Executive wheels: Lexus luxury—perfect, and improving



The all-new hybrid displays the line’s expertise at luxury and innovation

The new 2010 Lexus HS 250h is the line’s first hybrid-only offering, and true to its reputation for innovation, the car was special. I can honestly say that this car is the reason we have luxury cars in the marketplace: while not everyone can afford one, Lexus here is a trendsetter for the type, which eventually filters down to cars the masses will enjoy.

But I am also worried, what with all the Toyota-bashing going on right now. Lexus is, of course, the luxury division of Toyota, and while there are no Lexi currently involved in the turmoil surround the floor mats and gas pedals on eight Toyota models, and the brakes on the 2010 Prius, one wonders. It is clear that Toyota overall shifted – or perhaps lost – its focus on quality and decided being the biggest car company in the world was the No. 1 goal. Quantity instead of quality. (Sounds downright American of them.) Anyway, the company made it to the top of the automotive heap, only to trash itself with quality defects and an extremely poor – unbelievably poor – response to the public, the US government and, indeed, to its own shareholders.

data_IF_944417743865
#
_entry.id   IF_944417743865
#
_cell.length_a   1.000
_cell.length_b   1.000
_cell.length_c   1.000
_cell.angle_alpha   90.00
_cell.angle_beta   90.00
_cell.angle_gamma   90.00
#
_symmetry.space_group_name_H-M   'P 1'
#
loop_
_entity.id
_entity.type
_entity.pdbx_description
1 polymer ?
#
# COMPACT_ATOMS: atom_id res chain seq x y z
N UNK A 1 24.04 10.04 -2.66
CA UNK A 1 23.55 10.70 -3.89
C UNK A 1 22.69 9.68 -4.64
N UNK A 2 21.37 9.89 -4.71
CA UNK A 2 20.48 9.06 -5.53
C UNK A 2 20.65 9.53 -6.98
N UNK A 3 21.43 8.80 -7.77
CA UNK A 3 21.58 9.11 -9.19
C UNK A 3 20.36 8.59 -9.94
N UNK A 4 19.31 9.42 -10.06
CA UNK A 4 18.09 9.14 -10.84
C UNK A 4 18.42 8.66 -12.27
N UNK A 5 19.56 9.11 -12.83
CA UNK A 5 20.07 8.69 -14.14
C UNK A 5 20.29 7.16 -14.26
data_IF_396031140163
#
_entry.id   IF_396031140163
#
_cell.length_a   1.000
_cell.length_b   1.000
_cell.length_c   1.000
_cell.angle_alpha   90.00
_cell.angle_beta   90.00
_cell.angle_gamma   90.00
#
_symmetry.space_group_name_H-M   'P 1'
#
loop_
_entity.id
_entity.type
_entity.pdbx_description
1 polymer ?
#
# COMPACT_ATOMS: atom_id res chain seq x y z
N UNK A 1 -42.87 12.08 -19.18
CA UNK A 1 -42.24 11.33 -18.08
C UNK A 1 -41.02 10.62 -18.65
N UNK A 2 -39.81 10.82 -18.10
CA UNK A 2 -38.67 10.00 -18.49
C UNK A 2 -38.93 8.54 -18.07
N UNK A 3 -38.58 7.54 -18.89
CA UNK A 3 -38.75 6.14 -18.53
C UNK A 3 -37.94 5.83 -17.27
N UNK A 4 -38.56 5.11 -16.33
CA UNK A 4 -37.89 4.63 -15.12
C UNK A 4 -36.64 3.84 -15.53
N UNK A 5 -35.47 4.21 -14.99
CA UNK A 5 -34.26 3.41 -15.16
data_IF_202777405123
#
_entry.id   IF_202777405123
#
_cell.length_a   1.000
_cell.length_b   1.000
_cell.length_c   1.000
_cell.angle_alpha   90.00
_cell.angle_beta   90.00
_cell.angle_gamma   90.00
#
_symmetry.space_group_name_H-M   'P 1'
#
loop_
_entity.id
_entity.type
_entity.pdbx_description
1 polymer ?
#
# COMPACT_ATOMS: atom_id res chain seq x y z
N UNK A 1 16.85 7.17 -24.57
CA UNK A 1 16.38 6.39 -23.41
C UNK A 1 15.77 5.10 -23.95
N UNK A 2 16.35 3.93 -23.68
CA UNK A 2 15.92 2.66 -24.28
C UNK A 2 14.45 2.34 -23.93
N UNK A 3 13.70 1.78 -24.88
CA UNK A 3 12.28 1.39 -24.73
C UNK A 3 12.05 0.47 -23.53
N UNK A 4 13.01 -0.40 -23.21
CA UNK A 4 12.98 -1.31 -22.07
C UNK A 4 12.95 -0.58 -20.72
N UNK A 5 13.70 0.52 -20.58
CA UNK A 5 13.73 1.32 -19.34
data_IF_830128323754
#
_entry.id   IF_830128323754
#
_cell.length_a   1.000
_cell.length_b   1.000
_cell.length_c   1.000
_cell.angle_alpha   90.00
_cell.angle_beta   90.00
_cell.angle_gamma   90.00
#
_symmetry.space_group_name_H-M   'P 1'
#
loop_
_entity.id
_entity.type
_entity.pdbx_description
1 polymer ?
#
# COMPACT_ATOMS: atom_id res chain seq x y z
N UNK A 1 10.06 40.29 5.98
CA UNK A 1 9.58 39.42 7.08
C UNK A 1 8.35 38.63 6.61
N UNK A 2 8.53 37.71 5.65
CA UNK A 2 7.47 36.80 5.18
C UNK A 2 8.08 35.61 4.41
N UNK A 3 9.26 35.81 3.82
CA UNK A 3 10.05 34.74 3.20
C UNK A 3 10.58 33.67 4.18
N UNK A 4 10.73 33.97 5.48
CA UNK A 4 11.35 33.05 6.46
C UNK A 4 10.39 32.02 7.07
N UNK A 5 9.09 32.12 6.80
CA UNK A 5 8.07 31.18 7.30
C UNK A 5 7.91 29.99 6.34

I am disappointed because I have been a Toyota champion over the years. I like their stuff, and I think Toyota, along with Honda and to a lesser degree Hyundai, are directly responsible for the rest of the auto world, particularly the American makes, to become a better industry with much better products. Heck, today even the bad cars are quite good.

The Lexus model I drove was the all-new HS 250h Premium (there’s also just the 250h), the first hybrid model in the Lexus line that isn’t a version of an existing model. To say the HS in beautiful is an understatement, inside and out. It has a very sleek look – instantly recognizable as a Lexus – and inside it is luxury personified. The driver’s console is interesting: it sweeps out of the dashboard like a table, with space underneath, a configuration that is at once a conversation piece for anyone riding along, and also quite attracxtive and a good use of space.